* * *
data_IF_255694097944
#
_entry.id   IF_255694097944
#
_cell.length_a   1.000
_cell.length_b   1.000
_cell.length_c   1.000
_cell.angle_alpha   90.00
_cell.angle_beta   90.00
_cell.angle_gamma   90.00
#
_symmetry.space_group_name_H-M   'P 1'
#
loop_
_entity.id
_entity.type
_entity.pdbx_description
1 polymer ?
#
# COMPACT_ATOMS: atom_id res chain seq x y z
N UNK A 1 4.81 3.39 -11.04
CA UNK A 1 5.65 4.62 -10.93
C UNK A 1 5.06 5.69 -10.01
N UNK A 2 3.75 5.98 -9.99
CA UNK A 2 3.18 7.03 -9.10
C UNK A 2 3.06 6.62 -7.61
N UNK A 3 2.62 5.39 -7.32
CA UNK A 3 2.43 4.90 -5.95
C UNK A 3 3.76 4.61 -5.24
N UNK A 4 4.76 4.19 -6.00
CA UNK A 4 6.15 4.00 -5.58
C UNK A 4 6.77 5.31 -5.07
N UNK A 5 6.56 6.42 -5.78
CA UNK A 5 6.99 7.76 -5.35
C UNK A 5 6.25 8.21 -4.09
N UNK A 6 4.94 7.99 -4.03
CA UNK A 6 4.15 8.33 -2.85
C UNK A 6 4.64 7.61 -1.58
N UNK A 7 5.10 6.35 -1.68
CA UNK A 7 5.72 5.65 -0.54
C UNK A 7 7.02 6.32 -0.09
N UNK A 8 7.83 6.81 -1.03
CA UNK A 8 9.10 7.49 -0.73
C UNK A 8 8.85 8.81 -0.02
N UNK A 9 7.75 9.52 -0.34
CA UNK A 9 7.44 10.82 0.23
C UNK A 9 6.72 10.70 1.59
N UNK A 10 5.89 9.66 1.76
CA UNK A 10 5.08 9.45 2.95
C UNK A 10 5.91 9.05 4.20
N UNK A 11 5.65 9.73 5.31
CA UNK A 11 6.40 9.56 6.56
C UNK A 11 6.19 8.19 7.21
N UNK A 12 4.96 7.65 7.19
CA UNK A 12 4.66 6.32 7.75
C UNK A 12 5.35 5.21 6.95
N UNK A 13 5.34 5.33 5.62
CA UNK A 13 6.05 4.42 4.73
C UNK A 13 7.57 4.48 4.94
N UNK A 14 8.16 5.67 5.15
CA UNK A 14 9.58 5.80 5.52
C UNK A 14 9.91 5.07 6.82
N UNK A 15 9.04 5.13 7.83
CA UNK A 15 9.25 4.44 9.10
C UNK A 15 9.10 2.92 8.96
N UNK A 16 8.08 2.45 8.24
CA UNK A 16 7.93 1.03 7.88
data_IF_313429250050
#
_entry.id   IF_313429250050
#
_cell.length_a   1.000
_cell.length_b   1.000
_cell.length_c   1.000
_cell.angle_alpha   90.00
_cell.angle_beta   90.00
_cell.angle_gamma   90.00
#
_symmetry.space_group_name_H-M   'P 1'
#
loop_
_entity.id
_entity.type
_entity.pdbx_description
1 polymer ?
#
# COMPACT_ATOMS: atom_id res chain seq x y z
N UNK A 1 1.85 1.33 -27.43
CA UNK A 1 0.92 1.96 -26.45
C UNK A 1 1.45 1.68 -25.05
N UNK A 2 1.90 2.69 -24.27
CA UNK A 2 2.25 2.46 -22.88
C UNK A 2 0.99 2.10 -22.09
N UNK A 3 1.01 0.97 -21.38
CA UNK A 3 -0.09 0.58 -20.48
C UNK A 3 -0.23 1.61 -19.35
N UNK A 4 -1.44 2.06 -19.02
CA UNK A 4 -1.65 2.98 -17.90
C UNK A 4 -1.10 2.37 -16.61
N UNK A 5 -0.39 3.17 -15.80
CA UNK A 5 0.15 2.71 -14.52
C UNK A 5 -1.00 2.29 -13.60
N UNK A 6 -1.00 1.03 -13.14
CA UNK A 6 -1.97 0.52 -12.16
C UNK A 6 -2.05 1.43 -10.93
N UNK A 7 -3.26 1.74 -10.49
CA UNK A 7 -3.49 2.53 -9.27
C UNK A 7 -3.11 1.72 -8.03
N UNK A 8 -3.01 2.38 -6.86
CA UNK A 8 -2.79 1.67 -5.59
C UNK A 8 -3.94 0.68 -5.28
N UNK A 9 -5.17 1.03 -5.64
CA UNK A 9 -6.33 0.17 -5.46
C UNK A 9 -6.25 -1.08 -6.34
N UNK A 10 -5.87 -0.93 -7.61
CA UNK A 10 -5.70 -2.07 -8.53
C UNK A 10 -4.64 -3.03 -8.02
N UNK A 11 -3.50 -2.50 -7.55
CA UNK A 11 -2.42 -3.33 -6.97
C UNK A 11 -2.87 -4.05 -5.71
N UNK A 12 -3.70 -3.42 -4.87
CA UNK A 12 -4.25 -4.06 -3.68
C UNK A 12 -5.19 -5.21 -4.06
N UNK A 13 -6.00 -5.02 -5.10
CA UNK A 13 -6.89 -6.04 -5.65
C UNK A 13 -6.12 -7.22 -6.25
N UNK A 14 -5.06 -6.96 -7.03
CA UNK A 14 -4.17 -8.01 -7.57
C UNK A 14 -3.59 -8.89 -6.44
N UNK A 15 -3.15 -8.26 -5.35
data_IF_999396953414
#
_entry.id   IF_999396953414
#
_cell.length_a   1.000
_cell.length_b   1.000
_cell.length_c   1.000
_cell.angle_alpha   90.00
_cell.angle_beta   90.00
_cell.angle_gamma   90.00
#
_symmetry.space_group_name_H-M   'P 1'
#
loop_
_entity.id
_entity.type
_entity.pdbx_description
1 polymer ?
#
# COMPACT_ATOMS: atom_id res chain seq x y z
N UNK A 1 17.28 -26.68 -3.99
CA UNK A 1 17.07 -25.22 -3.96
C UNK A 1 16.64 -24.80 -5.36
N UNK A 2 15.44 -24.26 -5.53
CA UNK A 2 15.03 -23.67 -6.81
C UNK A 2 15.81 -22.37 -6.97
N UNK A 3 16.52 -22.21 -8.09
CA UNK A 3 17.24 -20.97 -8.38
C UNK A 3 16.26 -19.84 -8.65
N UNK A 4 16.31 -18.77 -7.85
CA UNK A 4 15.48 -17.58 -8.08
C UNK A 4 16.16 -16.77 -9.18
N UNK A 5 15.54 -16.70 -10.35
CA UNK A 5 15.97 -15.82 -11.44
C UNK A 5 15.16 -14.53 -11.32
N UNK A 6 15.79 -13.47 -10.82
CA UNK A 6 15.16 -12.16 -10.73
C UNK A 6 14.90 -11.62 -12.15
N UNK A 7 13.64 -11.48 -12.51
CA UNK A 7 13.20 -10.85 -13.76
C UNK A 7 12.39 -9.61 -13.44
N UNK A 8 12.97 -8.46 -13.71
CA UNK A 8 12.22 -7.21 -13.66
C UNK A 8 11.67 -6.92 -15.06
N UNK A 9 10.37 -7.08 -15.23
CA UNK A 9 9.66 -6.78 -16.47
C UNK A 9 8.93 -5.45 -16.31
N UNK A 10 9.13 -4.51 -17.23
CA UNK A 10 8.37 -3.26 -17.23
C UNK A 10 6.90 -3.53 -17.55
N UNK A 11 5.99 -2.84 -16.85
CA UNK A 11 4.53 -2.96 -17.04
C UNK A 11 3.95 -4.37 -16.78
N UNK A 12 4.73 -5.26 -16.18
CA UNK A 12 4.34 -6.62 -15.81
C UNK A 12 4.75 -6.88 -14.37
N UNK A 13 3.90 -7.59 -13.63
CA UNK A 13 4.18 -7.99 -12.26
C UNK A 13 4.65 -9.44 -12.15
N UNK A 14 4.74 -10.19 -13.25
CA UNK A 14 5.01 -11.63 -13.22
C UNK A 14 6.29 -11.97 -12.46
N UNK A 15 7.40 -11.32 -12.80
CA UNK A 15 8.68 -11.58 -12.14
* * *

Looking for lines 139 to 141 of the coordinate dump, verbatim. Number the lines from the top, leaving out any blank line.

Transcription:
_cell.angle_beta   90.00
_cell.angle_gamma   90.00
#